This is perhaps the most famous episode in the life of Alexander, a man whose life was an endless strong of spectacular dramas. Alexander claimed to be the son of God, and to the Macedonians, who worshipped Hercules, the Herculean task of building a causeway through the sea to Tyre must have seemed like something right out of their myths and legends. The feat still astounds historians to this very day, and to this very day that same land bridge connects Tyre to the coast. Unfortunately, Alexander’s spectacular triumph has tended to overshadow a far more astounding aspect of the story of Tyre: that the very island to which Alexander’s army built a connecting bridge was itself man-made.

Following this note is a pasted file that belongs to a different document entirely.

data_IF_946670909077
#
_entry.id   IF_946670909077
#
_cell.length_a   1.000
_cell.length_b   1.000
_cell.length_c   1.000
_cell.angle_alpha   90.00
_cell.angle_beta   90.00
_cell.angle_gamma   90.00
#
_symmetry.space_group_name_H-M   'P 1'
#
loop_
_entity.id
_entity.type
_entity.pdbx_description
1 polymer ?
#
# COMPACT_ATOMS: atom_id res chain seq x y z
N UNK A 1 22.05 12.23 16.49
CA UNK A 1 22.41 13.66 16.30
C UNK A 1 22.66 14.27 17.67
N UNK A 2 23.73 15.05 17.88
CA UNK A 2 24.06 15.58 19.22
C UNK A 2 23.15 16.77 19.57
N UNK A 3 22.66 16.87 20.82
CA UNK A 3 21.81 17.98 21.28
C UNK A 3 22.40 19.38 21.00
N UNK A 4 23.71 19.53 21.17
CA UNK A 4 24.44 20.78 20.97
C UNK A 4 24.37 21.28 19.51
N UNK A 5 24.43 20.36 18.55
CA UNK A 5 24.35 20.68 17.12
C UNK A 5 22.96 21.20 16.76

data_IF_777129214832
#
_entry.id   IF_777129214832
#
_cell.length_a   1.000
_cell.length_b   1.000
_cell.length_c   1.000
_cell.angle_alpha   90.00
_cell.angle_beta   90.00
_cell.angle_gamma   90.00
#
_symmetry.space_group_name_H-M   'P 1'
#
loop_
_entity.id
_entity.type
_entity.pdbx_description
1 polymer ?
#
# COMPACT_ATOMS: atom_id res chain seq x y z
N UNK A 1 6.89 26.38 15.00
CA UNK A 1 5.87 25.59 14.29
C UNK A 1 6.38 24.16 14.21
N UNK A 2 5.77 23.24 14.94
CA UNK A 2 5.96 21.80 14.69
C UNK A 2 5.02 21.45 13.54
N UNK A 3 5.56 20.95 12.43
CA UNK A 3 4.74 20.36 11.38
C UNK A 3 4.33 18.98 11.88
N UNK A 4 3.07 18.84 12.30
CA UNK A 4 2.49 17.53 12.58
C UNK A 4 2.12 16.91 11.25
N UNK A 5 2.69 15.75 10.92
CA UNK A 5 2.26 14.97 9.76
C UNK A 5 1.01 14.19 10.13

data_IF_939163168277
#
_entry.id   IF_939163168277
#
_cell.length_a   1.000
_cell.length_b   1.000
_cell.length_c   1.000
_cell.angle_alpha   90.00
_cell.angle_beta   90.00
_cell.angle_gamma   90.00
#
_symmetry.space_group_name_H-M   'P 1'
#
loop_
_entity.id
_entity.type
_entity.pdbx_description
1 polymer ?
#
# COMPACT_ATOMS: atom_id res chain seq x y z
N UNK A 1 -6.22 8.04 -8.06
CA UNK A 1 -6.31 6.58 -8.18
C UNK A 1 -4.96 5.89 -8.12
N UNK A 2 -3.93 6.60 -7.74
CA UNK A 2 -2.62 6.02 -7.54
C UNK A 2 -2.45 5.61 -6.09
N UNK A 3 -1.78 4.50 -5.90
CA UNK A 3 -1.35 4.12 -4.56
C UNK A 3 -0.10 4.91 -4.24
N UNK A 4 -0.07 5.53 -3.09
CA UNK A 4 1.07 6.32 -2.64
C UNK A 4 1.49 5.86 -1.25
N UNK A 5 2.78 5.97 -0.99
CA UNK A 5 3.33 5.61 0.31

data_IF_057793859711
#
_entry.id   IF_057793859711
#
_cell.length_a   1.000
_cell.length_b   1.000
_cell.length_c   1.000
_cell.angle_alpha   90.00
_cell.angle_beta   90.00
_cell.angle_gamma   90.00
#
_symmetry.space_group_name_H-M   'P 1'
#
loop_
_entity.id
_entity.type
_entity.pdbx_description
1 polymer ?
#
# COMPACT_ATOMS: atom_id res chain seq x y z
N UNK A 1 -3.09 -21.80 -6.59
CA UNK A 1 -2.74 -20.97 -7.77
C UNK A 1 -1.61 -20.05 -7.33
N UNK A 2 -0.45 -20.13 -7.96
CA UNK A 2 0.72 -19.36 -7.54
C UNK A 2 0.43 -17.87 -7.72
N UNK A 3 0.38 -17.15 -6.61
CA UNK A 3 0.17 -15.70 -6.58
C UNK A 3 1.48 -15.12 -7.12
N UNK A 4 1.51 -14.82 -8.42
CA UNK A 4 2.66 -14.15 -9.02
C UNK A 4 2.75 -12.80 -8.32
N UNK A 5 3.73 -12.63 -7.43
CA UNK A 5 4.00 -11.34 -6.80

The Tyrian Phoenicians were a sea people, and when their most famous king decided to build himself a palace, he chose to build it on the sea. In order to do this, he had first to construct an island on which to build it. Historians speculate that an undertaking of such grand proportions must have kept thousands of people busy for many years. But when the island was completed, it became the center of the ancient world for centuries. Had the Tyrians not snubbed Alexander the Great, it’s likely that their power would have continued to grow exponentially.